Filippo Grandi, Deputy Commissioner-General of UNRWA, said that, while many refugees had taken great strides towards self-reliance and personal success, deep pockets of entrenched deprivation among them remained to be tackled throughout the Agency’s operational areas.  Moreover, the conflict that had plagued the Occupied Palestinian Territory since 2000 had long-lasting socio-economic consequences, to overcome which the international community would be required to engage in a multi-year effort.  At the core of the Israeli-Palestinian conflict lay the plight of the refugees, 4.5 million of whom were today registered with UNRWA.  Many others, having fled British-mandate Palestine in 1947 and 1948, or subsequently from the West Bank and Gaza Strip, had chosen either not to register as refugees or had been unable to do so.

In 2006, UNRWA had launched a three-year organizational development plan aimed at improving its management in all its aspects, especially its capacity to deliver services to refugees effectively, he continued.  There had been substantive progress in all initiatives related to that plan, including those related to the key areas of human resources and programme management, the simplification of business processes, the strengthening of information and communication technology capacity, and further enhancing the quality and transparency of dialogue with stakeholders, host and donor Governments.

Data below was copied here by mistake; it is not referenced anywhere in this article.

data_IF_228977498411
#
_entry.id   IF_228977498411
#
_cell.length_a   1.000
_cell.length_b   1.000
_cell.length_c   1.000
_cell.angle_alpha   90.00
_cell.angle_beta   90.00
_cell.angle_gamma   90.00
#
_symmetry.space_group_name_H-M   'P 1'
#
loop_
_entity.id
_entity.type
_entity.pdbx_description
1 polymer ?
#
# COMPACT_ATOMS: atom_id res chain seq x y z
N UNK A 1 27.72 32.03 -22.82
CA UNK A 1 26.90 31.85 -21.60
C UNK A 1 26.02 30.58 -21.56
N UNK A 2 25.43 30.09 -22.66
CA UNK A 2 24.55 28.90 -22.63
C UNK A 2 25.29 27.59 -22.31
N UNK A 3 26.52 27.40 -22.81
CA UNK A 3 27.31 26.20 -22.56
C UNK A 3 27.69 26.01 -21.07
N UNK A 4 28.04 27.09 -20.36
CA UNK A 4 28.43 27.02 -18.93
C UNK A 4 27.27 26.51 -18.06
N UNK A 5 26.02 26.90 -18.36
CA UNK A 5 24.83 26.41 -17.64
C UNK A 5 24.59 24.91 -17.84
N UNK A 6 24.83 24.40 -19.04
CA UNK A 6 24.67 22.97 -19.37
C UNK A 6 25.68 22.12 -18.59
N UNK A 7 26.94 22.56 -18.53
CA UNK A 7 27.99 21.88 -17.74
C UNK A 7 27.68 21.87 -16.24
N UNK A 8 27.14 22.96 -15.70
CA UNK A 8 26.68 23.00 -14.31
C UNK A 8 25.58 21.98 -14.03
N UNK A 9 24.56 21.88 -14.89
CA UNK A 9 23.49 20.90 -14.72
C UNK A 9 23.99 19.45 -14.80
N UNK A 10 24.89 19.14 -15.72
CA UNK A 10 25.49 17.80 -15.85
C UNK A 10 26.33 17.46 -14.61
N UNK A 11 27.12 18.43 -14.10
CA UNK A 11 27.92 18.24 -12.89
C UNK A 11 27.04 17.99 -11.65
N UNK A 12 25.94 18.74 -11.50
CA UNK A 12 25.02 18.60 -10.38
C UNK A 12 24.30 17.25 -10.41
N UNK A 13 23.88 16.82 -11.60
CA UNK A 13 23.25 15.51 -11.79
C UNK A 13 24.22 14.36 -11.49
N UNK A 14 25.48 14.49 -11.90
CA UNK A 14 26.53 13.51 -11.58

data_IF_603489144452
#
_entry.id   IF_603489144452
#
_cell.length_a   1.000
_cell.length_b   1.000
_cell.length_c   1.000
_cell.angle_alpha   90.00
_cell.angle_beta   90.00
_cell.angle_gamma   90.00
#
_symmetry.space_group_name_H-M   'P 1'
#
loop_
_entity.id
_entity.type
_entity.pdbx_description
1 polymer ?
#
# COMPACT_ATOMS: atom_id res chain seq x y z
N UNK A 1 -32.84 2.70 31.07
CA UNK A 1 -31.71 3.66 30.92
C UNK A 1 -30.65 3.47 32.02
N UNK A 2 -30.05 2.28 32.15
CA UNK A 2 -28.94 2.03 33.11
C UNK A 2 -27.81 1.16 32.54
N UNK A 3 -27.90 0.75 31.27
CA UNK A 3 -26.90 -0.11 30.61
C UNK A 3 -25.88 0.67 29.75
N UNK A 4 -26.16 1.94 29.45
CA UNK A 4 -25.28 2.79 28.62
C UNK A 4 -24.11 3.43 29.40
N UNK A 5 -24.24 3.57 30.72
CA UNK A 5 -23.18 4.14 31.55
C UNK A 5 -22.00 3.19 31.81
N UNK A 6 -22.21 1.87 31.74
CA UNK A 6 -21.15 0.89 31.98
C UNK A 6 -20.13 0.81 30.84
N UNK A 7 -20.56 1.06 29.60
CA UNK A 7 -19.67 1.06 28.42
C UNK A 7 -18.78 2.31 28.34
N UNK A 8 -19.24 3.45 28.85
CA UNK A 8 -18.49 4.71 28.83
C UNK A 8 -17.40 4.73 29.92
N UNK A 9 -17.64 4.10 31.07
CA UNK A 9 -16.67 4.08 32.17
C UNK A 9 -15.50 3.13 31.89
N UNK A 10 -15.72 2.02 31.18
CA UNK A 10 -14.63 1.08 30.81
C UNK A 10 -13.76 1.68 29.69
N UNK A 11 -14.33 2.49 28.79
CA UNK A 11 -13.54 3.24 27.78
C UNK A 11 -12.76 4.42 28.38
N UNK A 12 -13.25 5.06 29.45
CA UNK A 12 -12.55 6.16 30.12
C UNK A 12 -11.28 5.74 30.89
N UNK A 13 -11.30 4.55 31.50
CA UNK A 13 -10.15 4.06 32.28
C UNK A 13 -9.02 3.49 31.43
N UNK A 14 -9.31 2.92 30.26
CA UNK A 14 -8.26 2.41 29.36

He went on to say that, including its projects budget, covering infrastructure and such non-recurrent expenditures as the introduction of new vocational training courses, UNRWA’s total budget for 2008-2009 was $1.21 billion -- down slightly from $1.28 billion for the current biennium.  Next week, the United Nations would issue its consolidated appeal for the Occupied Palestinian Territory, of which UNRWA would be an integral part.  The Organization expected to be asking for about $235 million in that appeal.  A few days later, the United Nations would also participate in the Paris Donors’ Conference aimed at supporting the Palestinian Authority and restarting development activities.  Those two sets of activities – humanitarian, as well as developmental -- went hand in hand towards supporting the political process over the coming year.